(ATLANTA) — Three of former President Donald Trump’s co-defendants in the Georgia election interference case will try to have their cases removed to federal court Wednesday.
For the third time, a federal judge is set to hear arguments during an evidentiary hearing in Atlanta on the issue of federal removal, this time from David Shafer, Shawn Still and Cathy Latham — three of Trump’s so-called “alternate electors” who were charged in the conspiracy case by Fulton County DA Fani Willis.
The three are following in the footsteps of former Trump Chief of Staff Mark Meadows and former Department of Justice official Jeffrey Clark, two federal officials who were charged in the case and have sought to move their cases based on a federal law that calls for the removal of criminal proceedings brought in state court to the federal court system when a federal official or someone acting under them is charged for actions they allegedly took while acting “under color” of their office.
The three defendants are expected to face an uphill battle after Judge Steve Jones earlier this month denied Meadows’ bid. Clark is awaiting a ruling on his motion, while Meadows is continuing his efforts on appeal.
Trump and 18 others were charged in a sweeping racketeering indictment for alleged efforts to overturn the results of the 2020 presidential election in the state of Georgia. Shafer, Still and Latham are charged with impersonating a public officer and forgery, among other crimes, after they allegedly met with 13 other individuals in December 2020 and put forward electors’ certificates falsely stating that Trump won the state and declaring themselves the state’s “duly elected and qualified” electors.
All 19 defendants have pleaded not guilty to the charges.
Shafer previously served as the chair of the Georgia Republican Party, while Still is currently a Georgia state senator and Latham was the GOP chair for Coffee County.
None of the three are expected to appear in court for their joint hearing, after each submitted a waiver for their in-person appearances. Clark also did not appear for his hearing, while Meadows testified at his own hearing for over three hours.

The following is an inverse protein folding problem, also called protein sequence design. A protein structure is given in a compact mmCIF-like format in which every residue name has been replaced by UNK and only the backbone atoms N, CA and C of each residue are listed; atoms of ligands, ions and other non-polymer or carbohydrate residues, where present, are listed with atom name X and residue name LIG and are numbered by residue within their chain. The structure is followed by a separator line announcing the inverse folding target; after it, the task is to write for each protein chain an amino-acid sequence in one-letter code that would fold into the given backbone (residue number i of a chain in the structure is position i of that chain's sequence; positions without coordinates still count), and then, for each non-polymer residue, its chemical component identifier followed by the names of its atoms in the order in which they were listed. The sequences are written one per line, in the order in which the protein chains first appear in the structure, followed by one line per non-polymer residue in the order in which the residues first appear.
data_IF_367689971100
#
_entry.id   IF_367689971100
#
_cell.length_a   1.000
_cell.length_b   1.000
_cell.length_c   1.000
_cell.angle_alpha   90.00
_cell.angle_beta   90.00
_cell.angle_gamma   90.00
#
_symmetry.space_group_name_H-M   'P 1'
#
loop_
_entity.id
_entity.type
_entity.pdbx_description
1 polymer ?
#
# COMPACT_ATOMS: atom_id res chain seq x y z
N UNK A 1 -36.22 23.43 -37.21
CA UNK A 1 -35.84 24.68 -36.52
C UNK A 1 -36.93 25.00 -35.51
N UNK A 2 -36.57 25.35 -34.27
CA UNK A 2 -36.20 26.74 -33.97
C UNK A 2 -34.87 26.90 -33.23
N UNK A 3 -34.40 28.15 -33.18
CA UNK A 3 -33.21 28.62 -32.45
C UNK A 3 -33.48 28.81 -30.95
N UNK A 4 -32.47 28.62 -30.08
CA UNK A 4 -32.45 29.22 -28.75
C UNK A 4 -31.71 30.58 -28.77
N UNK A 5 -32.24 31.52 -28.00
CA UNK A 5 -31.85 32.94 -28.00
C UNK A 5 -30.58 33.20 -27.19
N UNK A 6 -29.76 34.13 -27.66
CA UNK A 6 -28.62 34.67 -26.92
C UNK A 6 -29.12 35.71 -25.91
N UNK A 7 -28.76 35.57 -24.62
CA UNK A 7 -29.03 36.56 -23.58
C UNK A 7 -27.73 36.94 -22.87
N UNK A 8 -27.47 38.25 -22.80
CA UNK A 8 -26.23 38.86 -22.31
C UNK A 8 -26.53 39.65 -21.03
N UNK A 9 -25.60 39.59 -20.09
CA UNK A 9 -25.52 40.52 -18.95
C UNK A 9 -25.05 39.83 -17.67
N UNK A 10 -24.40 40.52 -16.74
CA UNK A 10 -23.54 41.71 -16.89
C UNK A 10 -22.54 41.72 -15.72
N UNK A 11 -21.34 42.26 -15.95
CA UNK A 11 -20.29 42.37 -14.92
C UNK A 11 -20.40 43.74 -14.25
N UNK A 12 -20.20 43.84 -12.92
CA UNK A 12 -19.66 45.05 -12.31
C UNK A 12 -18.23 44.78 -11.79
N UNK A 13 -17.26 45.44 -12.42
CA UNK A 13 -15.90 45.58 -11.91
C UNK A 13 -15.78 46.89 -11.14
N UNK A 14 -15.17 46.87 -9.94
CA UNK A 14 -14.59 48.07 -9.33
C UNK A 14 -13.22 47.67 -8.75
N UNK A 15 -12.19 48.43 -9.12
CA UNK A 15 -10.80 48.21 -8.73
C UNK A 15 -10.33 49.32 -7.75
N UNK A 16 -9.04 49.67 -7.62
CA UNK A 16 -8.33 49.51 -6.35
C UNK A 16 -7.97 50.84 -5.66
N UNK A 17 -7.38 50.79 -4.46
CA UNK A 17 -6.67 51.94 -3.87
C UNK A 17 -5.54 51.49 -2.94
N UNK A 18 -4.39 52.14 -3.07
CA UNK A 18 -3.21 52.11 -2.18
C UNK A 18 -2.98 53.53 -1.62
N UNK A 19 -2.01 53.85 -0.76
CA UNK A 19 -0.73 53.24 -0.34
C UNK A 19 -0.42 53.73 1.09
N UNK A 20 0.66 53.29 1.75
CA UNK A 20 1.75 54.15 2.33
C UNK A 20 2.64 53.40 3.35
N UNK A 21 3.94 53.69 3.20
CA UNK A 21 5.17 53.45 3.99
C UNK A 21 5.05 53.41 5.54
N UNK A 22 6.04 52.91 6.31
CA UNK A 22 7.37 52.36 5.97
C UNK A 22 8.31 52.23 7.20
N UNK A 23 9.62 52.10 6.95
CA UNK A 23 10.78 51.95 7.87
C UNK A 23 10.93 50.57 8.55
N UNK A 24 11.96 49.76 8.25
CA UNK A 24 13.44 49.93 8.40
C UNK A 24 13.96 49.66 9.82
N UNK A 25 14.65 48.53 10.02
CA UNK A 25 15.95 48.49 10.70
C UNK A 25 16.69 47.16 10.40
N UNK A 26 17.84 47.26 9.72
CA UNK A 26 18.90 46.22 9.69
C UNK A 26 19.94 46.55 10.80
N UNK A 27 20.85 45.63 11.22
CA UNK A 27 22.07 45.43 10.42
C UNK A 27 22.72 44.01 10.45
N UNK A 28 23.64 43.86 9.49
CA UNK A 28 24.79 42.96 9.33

Shafer, Still and Cathy Latham have argued in court filings that they qualify for removal because they were acting as federal officials, under federal authority, in their role as alternate electors.
“The role of presidential elector is a federal one — created and directed by the United States Constitution and Congress,” the motion from Still’s attorney argued. “Thus, Mr. Still, acting as a presidential elector, was a federal officer.”
But that argument has drawn sharp rebuke from the Fulton County DA’s office, who said the individuals “falsely impersonated” real electors and do not qualify for removal.
“Defendants and his fellow fraudulent electors conspired in a scheme to impersonate true Georgia presidential electors,” the DA’s office wrote in a filing. “Their fiction is not entitled to recognition by the Court.”
“‘Contingent electors’ are not presidential electors,” the filing said, adding that “there is no prize for first runner up in the Electoral college.”
Judge Jones, in denying Meadows’ bid to move his case to federal court, said Meadows failed to show how the allegations in the indictment were related to any of his official duties as Trump’s chief of staff.
Instead, Jones said Meadows’s actions were “taken on behalf of the Trump campaign with an ultimate goal of affecting state election activities and procedures.”
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